The role of servants, and the way in which their clothes reveal something of the tastes - and perhaps the dress - of their masters, provides an interesting sidelight on the fashions of the Cromwellian court. Such splendid outfits can also be seen in Cromwell's own household, especially once the royal palaces were restored to something approaching their former splendour. Livery was issued to the protector's foot guard in the spring of 1654, and it is significant that this coincided with the formal 'remove to Whitehall' of the new protector and his family. The new clothes issued to the guards were described as 'grey coats (with black velvet and lace in every set)' - with the choice of grey, rather than red coats, perhaps suggesting that the guards were not to be regarded as a branch of the army, but as household servants. In fact, their dress had been modelled on the uniform of the former royal guards; as one contemporary recorded, 'the coats for his guard [were] in the old fashion and form'.

Cromwell's personal servants may have been dressed in the height of fashion. Important evidence for this can be seen in the well-known engraving of Oliver Cromwell on horseback by Pierre Lombart, which probably dates from July 1656. Lombart lifted the horse and its rider from Van Dyck's equestrian portrait of Charles I attended by his riding master, M. St Antoine, but replaced the king's head with that from Robert Walker's 1649 portrait of Cromwell. This 'regal' image of Cromwell is well known, but little attention has been paid to the fact that the figure of St Antoine has been replaced by a page, with 'long flowing curls' (which look suspiciously like a wig), a lace cravat, wide cuffs matched by long frills beneath his knees, a short doublet and a great swathe of gathered ribbons filling the gap above the petticoat breeches with their matching bunches of ribbons at the knee. This figure is, in fact, wearing very much the sort of outfit favoured by fashionable young gentlemen of all political persuasions during this period. He may even be the protector's own 'footboy' - a servant decked out in the highest of fashions, like those retained by Charles Howard. Moreover, this was no satirical print. The inscription indicates that it was to be presented to the protector's council, and it is probably one of those 'portraits' of Cromwell approved by the board in the summer of 1656, for which the engraver received a £20 'gratuity'. It clearly did not occur to Cromwell's councillors that this fashionable attendant was in any way 'inappropriate' for a Puritan head of state.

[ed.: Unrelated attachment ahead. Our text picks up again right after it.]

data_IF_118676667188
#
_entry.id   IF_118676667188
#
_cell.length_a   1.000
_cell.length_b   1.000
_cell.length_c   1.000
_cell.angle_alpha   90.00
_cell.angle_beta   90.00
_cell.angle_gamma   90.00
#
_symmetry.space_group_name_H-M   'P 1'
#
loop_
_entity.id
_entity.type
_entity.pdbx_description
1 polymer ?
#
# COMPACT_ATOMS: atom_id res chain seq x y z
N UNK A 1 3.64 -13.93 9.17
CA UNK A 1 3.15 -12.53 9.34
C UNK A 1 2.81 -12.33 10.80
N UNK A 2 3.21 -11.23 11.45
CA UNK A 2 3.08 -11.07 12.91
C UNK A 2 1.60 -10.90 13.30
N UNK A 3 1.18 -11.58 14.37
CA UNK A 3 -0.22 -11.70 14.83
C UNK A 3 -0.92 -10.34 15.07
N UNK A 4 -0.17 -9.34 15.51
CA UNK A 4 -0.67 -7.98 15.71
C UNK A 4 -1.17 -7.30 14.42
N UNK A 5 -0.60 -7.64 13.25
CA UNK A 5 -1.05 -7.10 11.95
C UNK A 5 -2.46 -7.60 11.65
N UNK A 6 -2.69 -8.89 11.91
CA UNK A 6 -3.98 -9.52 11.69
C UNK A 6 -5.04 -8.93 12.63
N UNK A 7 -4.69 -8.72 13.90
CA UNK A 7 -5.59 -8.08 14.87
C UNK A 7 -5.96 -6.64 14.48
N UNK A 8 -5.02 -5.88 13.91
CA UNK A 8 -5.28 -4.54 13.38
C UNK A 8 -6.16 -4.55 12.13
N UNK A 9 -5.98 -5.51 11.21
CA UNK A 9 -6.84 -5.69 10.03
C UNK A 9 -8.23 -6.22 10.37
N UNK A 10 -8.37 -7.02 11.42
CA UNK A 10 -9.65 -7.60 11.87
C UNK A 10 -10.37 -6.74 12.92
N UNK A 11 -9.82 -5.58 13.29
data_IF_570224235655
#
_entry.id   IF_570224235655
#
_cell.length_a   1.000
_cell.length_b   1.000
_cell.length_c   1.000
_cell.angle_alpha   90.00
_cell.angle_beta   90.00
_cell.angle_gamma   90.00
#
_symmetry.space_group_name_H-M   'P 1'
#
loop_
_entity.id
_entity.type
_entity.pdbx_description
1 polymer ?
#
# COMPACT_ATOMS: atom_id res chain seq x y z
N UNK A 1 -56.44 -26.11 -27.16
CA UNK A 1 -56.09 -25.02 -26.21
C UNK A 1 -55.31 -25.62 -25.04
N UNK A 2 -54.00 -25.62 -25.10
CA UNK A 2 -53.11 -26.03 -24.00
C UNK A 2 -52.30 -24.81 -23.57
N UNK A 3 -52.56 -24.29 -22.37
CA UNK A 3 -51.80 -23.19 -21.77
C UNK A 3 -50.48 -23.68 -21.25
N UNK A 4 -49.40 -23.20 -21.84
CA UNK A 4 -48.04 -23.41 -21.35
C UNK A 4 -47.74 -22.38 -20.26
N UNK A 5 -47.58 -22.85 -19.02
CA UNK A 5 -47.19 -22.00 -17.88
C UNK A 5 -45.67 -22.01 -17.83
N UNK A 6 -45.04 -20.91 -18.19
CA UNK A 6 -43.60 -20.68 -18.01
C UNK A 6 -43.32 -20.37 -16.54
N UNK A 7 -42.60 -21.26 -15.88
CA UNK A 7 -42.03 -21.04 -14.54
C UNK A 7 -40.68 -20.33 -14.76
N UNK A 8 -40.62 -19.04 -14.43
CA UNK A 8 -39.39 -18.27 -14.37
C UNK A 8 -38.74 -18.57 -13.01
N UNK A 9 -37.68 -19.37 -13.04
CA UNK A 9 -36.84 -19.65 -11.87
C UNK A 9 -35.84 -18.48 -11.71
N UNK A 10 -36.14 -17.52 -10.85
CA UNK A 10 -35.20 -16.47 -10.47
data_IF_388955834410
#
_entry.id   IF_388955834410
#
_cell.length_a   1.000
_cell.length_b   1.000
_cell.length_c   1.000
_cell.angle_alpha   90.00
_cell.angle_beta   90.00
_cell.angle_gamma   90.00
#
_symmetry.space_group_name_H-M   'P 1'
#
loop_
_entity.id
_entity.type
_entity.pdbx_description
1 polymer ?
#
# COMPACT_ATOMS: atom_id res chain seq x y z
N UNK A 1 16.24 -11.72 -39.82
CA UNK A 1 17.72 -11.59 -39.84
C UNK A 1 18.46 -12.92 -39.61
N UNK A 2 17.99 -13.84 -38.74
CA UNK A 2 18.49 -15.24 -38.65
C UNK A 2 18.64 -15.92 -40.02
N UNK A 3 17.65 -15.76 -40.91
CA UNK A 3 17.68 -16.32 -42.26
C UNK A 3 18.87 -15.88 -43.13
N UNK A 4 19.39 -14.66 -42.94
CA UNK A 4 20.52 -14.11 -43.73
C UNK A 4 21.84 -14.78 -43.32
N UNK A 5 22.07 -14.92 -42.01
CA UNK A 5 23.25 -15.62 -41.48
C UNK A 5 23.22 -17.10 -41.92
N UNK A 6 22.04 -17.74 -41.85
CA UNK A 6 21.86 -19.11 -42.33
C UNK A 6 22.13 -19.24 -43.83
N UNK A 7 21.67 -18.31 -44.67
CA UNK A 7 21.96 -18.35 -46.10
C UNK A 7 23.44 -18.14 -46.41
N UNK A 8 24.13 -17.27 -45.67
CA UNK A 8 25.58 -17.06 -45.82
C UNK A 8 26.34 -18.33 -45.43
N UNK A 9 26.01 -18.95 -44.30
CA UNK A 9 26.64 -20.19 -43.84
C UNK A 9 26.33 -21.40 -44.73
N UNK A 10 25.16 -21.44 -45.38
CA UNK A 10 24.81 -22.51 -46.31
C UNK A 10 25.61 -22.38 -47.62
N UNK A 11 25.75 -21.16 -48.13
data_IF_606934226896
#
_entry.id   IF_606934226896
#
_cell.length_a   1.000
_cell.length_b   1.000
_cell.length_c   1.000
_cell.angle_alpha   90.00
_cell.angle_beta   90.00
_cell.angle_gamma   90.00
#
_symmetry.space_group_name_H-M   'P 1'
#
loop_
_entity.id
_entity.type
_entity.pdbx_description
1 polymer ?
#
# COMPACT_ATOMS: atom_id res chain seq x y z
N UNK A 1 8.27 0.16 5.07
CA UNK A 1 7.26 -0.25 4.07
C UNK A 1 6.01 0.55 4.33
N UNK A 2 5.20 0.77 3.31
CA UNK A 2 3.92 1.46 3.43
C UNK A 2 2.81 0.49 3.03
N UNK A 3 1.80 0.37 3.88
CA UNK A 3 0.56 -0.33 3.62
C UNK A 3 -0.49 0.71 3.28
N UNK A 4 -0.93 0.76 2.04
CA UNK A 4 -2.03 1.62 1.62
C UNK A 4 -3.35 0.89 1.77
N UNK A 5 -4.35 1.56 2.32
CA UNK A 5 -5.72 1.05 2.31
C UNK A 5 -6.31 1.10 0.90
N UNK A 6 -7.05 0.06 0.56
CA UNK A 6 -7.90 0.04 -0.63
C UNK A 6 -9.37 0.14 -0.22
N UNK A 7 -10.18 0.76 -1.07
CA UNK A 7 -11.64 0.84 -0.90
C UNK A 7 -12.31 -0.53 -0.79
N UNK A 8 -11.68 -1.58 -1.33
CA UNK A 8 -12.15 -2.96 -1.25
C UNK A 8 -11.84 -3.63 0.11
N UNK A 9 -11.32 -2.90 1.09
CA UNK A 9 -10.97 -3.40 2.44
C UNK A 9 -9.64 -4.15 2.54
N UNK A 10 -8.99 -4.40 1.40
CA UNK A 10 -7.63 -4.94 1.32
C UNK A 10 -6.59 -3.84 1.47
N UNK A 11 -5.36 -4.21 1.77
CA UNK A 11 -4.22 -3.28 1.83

The picture that is emerging, of a protectoral court peopled not only with stylish young courtiers and imposing older statesmen but also with a large number of personal and liveried servants, sits uneasily alongside the popular view of a rough-hewn, puritanical Oliver Cromwell. In the past, historians have routinely endorsed this stereotype, emphasizing that Cromwell's dress was (in Sir Charles Firth's words) 'marked by the same simplicity' as other areas of his personal life. Christopher Hill acknowledged that in the later years Cromwell's dress became more ostentatious, but added that 'presumably this was, or was believed to be, politically necessary'. Antonia Fraser even claimed that Cromwell lacked a visual imagination, and 'remained at heart sublimely and rather endearingly indifferent to what he wore'. More recently, Laura Lunger Knoppers has emphasized Cromwell's 'plain style' and his indifference to fashion, even to the point of passive 'self-effacement and reluctance to shape his own image'. She also agrees with Hill that Cromwell's acceptance of the trappings of power was for political expediency, and that 'the ceremonies recognize an office, not a person. There is a danger of historians finding the Cromwell they want to find, influenced by the few surviving portraits.